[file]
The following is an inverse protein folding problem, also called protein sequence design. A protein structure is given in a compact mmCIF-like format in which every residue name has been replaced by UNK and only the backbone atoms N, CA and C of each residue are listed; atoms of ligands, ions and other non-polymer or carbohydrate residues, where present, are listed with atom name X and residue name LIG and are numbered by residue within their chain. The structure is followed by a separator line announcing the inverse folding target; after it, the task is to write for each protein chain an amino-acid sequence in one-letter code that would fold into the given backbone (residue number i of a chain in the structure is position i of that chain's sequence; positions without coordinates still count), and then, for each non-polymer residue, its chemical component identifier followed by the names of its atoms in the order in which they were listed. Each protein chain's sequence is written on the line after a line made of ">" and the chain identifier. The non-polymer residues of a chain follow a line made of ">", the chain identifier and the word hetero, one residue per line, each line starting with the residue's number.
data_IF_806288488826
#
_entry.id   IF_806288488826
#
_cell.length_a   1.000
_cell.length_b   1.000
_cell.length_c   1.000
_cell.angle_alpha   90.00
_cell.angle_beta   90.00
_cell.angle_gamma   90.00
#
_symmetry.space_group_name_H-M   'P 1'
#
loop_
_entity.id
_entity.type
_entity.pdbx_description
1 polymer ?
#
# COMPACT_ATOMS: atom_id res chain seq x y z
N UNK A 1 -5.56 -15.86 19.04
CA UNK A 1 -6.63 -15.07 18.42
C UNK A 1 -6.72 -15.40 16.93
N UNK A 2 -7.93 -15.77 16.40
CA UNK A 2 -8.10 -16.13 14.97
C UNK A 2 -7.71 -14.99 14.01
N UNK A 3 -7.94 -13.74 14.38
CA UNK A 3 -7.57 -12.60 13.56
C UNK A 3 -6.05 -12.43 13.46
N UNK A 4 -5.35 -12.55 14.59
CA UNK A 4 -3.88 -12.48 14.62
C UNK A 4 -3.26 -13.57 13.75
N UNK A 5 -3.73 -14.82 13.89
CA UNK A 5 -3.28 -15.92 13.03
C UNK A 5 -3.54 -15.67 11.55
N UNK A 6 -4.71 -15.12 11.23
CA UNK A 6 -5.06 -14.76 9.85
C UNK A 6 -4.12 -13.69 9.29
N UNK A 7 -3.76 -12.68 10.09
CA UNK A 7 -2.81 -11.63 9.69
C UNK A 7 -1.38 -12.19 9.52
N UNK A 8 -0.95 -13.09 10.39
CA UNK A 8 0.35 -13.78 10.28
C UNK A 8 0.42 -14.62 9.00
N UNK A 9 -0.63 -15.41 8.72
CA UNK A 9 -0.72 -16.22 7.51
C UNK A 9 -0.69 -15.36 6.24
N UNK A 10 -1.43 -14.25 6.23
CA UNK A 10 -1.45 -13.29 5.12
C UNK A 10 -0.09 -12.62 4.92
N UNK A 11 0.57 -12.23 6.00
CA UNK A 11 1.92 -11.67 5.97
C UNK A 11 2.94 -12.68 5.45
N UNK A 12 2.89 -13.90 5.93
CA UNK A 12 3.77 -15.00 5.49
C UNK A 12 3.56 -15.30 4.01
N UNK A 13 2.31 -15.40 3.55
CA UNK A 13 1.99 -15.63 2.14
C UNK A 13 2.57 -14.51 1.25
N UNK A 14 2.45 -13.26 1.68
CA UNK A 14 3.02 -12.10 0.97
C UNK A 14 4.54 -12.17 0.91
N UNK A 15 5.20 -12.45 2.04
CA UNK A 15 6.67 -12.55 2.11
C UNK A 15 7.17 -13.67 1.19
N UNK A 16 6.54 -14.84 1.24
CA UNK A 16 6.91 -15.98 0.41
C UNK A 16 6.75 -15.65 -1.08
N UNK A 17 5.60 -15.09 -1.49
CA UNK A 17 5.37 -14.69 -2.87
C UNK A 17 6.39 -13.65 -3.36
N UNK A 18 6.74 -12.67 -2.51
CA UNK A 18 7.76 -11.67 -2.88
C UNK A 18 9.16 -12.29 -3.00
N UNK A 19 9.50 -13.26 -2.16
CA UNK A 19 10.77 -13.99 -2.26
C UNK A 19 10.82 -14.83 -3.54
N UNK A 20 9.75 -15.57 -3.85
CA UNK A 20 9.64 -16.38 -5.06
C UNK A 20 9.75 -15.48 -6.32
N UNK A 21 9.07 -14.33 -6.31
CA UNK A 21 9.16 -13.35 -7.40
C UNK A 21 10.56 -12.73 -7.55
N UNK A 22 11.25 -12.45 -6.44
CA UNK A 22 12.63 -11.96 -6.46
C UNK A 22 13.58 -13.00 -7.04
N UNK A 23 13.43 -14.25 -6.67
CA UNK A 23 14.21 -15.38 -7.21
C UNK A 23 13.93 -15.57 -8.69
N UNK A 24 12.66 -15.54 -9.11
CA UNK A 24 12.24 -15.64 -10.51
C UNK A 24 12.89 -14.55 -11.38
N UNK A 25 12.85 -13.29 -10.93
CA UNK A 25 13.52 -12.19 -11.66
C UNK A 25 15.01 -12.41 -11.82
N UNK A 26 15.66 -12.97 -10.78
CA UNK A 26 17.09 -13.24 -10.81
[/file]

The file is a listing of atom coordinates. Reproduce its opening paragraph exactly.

The following is an inverse protein folding problem, also called protein sequence design. A protein structure is given in a compact mmCIF-like format in which every residue name has been replaced by UNK and only the backbone atoms N, CA and C of each residue are listed; atoms of ligands, ions and other non-polymer or carbohydrate residues, where present, are listed with atom name X and residue name LIG and are numbered by residue within their chain. The structure is followed by a separator line announcing the inverse folding target; after it, the task is to write for each protein chain an amino-acid sequence in one-letter code that would fold into the given backbone (residue number i of a chain in the structure is position i of that chain's sequence; positions without coordinates still count), and then, for each non-polymer residue, its chemical component identifier followed by the names of its atoms in the order in which they were listed. Each protein chain's sequence is written on the line after a line made of ">" and the chain identifier. The non-polymer residues of a chain follow a line made of ">", the chain identifier and the word hetero, one residue per line, each line starting with the residue's number.